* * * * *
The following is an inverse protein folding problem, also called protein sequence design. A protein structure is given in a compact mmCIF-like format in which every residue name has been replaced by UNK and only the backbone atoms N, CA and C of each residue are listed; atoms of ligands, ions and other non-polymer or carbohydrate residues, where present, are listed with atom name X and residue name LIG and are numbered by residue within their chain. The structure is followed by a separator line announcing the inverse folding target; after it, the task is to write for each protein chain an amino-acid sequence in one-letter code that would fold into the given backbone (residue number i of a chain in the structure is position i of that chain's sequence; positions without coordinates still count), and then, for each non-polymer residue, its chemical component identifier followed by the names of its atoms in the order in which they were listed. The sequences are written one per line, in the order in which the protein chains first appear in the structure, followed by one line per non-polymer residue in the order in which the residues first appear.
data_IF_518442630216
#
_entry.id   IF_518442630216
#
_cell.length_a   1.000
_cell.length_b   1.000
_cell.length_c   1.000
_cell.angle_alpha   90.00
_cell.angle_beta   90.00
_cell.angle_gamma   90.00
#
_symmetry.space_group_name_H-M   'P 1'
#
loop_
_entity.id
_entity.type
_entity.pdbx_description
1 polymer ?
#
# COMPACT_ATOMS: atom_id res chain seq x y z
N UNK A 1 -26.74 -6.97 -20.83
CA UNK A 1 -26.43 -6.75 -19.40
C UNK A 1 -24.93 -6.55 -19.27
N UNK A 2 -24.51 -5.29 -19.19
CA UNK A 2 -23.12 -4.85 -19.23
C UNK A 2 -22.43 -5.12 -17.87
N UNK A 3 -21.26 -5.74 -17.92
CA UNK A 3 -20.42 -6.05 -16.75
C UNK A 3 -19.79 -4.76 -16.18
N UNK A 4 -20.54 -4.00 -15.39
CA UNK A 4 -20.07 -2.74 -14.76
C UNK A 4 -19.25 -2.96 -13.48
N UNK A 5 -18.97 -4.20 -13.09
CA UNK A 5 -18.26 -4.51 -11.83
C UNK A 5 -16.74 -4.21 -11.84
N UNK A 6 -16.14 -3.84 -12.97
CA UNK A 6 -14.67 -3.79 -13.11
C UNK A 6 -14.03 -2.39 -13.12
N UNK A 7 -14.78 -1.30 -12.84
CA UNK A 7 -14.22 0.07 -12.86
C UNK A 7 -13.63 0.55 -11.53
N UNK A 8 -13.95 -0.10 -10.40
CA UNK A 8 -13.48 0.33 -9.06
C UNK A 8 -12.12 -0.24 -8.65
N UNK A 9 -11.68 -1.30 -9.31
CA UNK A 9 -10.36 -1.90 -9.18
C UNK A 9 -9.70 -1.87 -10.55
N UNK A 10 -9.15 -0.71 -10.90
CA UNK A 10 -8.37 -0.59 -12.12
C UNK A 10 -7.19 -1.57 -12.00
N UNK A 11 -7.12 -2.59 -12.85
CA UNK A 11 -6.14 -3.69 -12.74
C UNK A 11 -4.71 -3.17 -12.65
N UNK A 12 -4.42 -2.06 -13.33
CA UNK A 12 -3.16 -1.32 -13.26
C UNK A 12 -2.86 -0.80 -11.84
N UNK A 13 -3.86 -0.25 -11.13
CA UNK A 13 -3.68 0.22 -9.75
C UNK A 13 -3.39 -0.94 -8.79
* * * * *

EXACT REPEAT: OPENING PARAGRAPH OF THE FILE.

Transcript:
The following is an inverse protein folding problem, also called protein sequence design. A protein structure is given in a compact mmCIF-like format in which every residue name has been replaced by UNK and only the backbone atoms N, CA and C of each residue are listed; atoms of ligands, ions and other non-polymer or carbohydrate residues, where present, are listed with atom name X and residue name LIG and are numbered by residue within their chain. The structure is followed by a separator line announcing the inverse folding target; after it, the task is to write for each protein chain an amino-acid sequence in one-letter code that would fold into the given backbone (residue number i of a chain in the structure is position i of that chain's sequence; positions without coordinates still count), and then, for each non-polymer residue, its chemical component identifier followed by the names of its atoms in the order in which they were listed. The sequences are written one per line, in the order in which the protein chains first appear in the structure, followed by one line per non-polymer residue in the order in which the residues first appear.